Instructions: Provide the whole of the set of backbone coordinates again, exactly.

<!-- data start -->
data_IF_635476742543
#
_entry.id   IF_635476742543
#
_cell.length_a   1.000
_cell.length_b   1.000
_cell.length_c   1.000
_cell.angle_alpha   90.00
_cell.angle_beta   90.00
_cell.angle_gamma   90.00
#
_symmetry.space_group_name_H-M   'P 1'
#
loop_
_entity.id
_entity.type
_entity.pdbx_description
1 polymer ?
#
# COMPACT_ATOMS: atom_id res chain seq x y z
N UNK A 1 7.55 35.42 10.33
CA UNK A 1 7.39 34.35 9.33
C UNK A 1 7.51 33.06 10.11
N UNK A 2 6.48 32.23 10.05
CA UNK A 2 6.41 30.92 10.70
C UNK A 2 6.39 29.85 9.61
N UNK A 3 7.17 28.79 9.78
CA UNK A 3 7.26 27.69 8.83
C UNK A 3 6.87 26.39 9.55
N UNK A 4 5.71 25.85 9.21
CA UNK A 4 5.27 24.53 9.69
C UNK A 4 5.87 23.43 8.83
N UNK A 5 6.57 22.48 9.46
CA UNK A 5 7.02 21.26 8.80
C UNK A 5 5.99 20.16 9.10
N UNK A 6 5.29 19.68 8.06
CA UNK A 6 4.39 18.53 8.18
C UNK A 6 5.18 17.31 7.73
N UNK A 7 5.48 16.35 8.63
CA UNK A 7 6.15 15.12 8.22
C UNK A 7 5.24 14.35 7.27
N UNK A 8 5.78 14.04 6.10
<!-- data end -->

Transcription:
data_IF_635476742543
#
_entry.id   IF_635476742543
#
_cell.length_a   1.000
_cell.length_b   1.000
_cell.length_c   1.000
_cell.angle_alpha   90.00
_cell.angle_beta   90.00
_cell.angle_gamma   90.00
#
_symmetry.space_group_name_H-M   'P 1'
#
loop_
_entity.id
_entity.type
_entity.pdbx_description
1 polymer ?
#
# COMPACT_ATOMS: atom_id res chain seq x y z
N UNK A 1 7.55 35.42 10.33
CA UNK A 1 7.39 34.35 9.33
C UNK A 1 7.51 33.06 10.11
N UNK A 2 6.48 32.23 10.05
CA UNK A 2 6.41 30.92 10.70
C UNK A 2 6.39 29.85 9.61
N UNK A 3 7.17 28.79 9.78
CA UNK A 3 7.26 27.69 8.83
C UNK A 3 6.87 26.39 9.55
N UNK A 4 5.71 25.85 9.21
CA UNK A 4 5.27 24.53 9.69
C UNK A 4 5.87 23.43 8.83
N UNK A 5 6.57 22.48 9.46
CA UNK A 5 7.02 21.26 8.80
C UNK A 5 5.99 20.16 9.10
N UNK A 6 5.29 19.68 8.06
CA UNK A 6 4.39 18.53 8.18
C UNK A 6 5.18 17.31 7.73
N UNK A 7 5.48 16.35 8.63
CA UNK A 7 6.15 15.12 8.22
C UNK A 7 5.24 14.35 7.27
N UNK A 8 5.78 14.04 6.10